We summarize the facts found by the master. In 1942 The Harvey Corporation (Harvey) became the owner of real estate in Worcester located on the south side of Cambridge Street and abutting land of the Providence and Worcester Railroad on the east. [Note 4] The lot was further bounded on the west by Kansas Street, on the north by Sherman Street and then on the west and south by the land of others. In all, the tract contained about eight and one-half acres. On May 27, 1943, the northerly portion of this lot was sold by Harvey to Benjamin A. Bloomfield. The Bloomfield purchase was bounded on the north by Cambridge Street, and on the west by Kansas Street to the junction of Kansas and Sherman streets. From this point the boundary ran southeasterly 38.22 feet, southerly 70.35 feet, easterly 30.80 feet, northeasterly
and northerly by four lines a total of 206.89 feet to the railroad land, then northerly to Cambridge Street. This lot contained 45,401 square feet and there were two factory buildings on it. Adjoining the westerly boundary of the Bloomfield purchase south of Sherman Street was a driveway on the Harvey land which provided access to the rear (south) portion of the Harvey land.
A bill in equity by Harvey against Benjamin A. Bloomfield and Alfred H. Bloomfield concerning the use of this driveway resulted in a final decree entered January 9, 1947, after rescript from this court. The decree is still effective, and provides in part: "[T]he defendants and each of them . . . are permanently enjoined from using, causing or permitting to be used, the driveway and land of the plaintiff [adjoining] the westerly boundary of the premises conveyed by the plaintiff to the defendant, Benjamin A. Bloomfield, for any purpose whatsoever."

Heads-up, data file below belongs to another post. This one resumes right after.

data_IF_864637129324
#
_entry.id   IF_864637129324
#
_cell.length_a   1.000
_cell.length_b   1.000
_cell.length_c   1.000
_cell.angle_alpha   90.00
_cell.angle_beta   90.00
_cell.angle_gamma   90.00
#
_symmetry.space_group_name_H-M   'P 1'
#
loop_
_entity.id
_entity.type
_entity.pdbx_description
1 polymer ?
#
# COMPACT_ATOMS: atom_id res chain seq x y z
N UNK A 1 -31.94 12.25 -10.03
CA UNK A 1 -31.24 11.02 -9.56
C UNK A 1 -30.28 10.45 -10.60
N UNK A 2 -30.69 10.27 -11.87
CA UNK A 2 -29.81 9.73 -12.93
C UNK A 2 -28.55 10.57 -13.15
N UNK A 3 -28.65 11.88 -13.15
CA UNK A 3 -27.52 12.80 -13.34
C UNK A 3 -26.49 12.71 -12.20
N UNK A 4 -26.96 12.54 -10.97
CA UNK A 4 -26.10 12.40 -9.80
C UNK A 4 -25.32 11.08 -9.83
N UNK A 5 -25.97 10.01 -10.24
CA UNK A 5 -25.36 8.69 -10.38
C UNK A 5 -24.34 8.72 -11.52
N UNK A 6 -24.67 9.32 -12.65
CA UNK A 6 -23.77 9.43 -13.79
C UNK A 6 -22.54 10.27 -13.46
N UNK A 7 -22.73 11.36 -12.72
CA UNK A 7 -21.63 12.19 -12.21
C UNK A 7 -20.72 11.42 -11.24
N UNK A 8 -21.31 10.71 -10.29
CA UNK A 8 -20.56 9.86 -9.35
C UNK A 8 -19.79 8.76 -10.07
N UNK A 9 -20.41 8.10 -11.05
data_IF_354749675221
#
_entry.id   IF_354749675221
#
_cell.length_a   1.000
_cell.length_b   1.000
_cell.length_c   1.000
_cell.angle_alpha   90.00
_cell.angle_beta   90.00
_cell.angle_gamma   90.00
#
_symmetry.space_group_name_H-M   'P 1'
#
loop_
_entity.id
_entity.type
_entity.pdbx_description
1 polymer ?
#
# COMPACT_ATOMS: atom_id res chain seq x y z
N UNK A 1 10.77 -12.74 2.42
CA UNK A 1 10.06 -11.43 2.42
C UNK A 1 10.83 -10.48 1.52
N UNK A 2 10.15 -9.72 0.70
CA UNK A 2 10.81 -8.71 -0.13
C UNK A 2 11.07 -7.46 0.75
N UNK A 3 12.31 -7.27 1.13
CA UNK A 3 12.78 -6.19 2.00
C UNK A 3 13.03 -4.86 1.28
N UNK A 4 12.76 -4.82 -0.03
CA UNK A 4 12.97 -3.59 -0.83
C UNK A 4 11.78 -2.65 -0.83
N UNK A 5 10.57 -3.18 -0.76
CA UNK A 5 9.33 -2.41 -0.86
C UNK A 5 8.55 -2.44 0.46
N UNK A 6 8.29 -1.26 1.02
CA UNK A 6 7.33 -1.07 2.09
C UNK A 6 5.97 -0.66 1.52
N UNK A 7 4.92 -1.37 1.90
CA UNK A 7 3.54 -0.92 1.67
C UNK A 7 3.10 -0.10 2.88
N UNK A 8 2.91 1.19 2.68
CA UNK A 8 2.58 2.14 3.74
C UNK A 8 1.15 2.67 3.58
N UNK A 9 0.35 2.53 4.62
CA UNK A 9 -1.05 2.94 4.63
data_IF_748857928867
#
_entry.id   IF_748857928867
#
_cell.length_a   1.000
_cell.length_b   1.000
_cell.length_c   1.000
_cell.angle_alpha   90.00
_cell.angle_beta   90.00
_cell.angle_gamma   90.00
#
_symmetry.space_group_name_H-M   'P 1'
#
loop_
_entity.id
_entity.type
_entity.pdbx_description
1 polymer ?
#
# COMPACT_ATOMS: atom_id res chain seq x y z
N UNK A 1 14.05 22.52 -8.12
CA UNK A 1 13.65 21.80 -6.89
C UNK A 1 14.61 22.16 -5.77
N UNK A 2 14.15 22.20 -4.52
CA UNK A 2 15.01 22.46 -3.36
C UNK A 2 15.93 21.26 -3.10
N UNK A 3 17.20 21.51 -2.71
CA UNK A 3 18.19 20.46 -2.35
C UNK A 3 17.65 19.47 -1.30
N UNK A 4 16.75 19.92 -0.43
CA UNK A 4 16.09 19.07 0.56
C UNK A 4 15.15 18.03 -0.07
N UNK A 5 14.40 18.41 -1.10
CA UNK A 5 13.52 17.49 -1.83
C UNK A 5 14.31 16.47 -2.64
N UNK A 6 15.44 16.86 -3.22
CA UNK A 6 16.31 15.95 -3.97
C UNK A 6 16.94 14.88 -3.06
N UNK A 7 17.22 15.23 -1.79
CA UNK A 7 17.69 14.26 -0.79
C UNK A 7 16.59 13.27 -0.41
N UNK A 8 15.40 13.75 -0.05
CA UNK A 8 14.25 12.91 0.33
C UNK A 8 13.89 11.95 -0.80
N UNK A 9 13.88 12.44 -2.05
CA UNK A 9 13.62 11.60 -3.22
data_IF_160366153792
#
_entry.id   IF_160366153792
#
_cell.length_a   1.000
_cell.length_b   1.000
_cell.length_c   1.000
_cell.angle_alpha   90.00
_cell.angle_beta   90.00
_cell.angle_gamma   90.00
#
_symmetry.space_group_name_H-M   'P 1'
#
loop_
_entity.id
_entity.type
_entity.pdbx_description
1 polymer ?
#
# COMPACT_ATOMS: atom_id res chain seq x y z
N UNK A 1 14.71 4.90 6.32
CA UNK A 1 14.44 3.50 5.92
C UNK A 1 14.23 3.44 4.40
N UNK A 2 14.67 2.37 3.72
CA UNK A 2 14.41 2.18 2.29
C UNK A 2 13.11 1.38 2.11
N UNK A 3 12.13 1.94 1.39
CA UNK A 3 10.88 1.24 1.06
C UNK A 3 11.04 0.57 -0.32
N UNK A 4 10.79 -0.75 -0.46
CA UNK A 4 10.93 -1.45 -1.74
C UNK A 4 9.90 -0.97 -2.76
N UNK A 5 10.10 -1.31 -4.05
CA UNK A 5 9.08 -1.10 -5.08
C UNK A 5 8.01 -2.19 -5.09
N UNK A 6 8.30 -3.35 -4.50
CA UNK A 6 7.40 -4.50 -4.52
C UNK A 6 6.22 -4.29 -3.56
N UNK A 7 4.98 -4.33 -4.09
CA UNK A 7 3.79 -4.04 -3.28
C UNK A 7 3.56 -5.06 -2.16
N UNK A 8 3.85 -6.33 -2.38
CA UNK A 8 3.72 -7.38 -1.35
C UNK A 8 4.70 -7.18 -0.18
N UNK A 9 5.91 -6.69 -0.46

Harvey in December, 1962, transferred title to a portion of its tract adjoining the Bloomfield property to Standard. In July, 1966, Standard transferred title to this land to Irving J. Lyon. Lyon was the president and treasurer and sole stockholder of both Harvey and Standard. In November, 1962, Benjamin A. Bloomfield transferred title to his lot to Babco Realty, Inc., a Bloomfield family corporation. About 1964 the Bloomfield scrap iron and metal business, which had formerly been carried on by Benjamin A. Bloomfield and his sons Alfred H., Harold J., David and Paul as partners doing business as B. Bloomfield & Company, was incorporated with the father having 500 shares and each of the sons 100 shares. On May 29, 1966, following the bringing of the petition for contempt, Benjamin A. Bloomfield died and his sons Alfred and Harold were appointed administrators of his estate on August 16, 1966. Before his death, Benjamin A. Bloomfield and his son Alfred were in control of the partnership and both corporations. Alfred now runs the business. In September, 1966, Babco Realty, Inc. leased the premises transferred to it in November, 1962, to B. Bloomfield & Company, Inc.